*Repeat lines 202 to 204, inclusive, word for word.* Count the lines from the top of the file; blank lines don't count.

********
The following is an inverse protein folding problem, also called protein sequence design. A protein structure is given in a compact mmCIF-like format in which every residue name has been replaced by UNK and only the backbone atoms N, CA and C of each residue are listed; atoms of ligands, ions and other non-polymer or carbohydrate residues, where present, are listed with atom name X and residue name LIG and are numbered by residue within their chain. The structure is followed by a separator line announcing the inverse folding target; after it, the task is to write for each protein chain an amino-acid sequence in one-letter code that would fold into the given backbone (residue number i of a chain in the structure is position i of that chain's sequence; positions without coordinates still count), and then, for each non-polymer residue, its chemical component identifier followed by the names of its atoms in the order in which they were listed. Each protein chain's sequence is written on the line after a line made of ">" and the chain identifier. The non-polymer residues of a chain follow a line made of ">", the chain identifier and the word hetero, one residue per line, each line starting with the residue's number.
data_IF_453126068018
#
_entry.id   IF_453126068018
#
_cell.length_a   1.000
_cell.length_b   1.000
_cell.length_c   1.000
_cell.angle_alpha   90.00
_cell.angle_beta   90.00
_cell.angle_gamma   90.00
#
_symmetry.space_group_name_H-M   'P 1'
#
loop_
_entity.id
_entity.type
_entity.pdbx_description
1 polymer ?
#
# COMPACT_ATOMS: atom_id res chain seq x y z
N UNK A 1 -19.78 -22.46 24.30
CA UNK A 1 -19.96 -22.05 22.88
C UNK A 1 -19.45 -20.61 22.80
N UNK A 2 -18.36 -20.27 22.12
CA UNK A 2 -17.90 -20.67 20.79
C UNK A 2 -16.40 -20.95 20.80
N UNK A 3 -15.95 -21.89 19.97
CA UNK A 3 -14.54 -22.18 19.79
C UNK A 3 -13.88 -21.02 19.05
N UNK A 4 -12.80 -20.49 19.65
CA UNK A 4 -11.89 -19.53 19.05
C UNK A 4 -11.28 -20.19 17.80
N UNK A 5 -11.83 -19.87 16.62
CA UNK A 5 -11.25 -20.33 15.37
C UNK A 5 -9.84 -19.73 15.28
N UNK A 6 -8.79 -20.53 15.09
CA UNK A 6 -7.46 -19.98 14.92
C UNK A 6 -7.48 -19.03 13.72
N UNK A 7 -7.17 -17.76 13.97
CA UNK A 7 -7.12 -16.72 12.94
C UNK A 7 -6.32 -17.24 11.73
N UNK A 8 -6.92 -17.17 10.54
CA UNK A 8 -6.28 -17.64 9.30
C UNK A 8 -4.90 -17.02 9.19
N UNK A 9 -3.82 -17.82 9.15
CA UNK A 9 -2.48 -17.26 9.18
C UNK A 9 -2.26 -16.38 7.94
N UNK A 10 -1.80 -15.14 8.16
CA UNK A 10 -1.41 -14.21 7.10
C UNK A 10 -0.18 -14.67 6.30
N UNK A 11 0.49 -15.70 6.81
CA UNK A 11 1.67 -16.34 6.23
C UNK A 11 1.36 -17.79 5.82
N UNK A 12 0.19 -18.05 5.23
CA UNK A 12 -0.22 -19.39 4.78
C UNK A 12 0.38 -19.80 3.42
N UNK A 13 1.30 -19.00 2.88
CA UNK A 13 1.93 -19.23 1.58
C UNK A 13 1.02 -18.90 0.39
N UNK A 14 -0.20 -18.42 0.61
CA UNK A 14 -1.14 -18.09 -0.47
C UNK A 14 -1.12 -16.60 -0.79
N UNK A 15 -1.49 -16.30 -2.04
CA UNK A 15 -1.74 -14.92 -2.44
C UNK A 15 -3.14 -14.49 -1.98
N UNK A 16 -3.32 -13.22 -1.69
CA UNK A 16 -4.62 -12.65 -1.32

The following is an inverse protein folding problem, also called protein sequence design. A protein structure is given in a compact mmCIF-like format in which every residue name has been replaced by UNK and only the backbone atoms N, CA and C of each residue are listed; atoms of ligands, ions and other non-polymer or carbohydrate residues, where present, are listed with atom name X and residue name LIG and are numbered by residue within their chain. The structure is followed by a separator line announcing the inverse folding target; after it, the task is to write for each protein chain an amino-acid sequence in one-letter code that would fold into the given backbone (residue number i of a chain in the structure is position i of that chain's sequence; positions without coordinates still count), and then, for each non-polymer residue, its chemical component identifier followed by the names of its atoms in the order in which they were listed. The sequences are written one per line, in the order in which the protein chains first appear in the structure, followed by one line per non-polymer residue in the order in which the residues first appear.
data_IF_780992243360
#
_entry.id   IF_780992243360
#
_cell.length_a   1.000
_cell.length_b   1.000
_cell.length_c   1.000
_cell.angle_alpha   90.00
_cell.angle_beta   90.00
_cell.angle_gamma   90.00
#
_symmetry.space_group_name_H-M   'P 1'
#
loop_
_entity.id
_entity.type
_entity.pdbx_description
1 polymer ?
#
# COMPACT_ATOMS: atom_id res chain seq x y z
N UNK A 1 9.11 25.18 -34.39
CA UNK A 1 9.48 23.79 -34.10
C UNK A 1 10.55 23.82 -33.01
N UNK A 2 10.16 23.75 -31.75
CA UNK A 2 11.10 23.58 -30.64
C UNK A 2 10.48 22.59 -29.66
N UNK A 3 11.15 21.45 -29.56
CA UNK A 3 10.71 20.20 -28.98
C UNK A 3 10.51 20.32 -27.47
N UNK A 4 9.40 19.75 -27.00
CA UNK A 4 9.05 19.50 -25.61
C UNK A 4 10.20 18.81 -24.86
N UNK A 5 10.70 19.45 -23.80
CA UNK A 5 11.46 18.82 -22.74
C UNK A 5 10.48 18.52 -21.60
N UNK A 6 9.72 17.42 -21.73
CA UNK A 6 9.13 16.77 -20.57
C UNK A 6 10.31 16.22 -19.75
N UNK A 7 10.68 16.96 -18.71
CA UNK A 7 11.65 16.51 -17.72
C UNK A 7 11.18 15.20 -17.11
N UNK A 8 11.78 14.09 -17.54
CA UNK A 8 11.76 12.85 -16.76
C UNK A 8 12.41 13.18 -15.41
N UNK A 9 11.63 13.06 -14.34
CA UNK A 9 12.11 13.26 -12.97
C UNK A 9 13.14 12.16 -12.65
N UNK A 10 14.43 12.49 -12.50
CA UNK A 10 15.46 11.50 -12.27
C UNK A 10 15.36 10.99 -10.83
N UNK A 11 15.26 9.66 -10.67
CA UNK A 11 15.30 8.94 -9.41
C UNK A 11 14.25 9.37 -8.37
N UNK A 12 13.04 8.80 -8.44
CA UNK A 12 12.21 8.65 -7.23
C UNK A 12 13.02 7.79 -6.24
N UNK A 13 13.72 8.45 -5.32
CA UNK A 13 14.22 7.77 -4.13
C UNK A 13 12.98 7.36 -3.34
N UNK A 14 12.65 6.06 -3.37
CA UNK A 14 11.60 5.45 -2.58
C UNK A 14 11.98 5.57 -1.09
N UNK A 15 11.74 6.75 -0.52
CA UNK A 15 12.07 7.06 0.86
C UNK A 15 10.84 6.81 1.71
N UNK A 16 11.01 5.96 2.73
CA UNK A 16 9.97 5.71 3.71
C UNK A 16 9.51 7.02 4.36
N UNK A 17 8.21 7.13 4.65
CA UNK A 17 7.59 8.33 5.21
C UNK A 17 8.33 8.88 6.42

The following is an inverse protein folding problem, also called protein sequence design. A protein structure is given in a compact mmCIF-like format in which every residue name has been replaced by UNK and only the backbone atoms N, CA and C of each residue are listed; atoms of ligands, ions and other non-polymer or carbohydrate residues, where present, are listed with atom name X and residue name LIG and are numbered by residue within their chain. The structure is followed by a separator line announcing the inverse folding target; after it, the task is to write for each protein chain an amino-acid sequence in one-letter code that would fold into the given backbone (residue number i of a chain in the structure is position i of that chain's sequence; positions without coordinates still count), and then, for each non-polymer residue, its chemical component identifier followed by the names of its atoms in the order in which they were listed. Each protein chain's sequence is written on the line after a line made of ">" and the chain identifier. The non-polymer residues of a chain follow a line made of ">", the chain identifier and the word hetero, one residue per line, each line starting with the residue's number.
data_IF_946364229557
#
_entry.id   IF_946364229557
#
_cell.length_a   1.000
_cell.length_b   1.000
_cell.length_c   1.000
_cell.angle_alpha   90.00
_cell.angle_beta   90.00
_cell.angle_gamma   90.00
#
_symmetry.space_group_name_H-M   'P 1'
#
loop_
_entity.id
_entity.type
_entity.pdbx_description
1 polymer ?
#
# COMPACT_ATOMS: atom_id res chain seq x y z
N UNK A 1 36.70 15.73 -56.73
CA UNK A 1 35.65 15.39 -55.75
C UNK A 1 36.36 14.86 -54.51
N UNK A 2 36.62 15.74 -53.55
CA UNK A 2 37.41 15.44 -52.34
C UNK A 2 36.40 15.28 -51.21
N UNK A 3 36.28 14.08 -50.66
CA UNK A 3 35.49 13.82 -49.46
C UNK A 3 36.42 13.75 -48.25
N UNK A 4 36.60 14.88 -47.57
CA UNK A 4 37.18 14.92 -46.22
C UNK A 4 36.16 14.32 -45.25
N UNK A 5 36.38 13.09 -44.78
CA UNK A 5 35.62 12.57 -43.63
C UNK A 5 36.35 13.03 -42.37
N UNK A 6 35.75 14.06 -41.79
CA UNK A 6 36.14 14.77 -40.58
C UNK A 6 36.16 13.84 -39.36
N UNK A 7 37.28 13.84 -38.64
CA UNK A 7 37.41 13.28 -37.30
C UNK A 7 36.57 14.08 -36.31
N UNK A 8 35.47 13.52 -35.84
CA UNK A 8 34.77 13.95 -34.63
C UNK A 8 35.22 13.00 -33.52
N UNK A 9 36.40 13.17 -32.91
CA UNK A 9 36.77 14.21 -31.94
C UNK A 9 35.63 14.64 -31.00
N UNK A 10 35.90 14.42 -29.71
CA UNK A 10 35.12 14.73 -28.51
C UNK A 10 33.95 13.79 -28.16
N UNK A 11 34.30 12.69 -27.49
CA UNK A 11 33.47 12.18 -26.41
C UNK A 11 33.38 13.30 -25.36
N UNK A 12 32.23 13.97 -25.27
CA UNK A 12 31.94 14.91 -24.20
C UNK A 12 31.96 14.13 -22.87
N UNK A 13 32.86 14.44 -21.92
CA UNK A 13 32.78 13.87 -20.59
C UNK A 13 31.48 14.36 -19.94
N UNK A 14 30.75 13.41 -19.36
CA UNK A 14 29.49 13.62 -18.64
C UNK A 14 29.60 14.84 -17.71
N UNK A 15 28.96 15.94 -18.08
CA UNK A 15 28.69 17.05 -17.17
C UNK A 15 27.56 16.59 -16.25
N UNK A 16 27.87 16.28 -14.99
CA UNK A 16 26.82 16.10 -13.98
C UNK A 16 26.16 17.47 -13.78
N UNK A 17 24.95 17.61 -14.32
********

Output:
CA UNK A 14 29.49 13.62 -18.64
C UNK A 14 29.60 14.84 -17.71
N UNK A 15 28.96 15.94 -18.08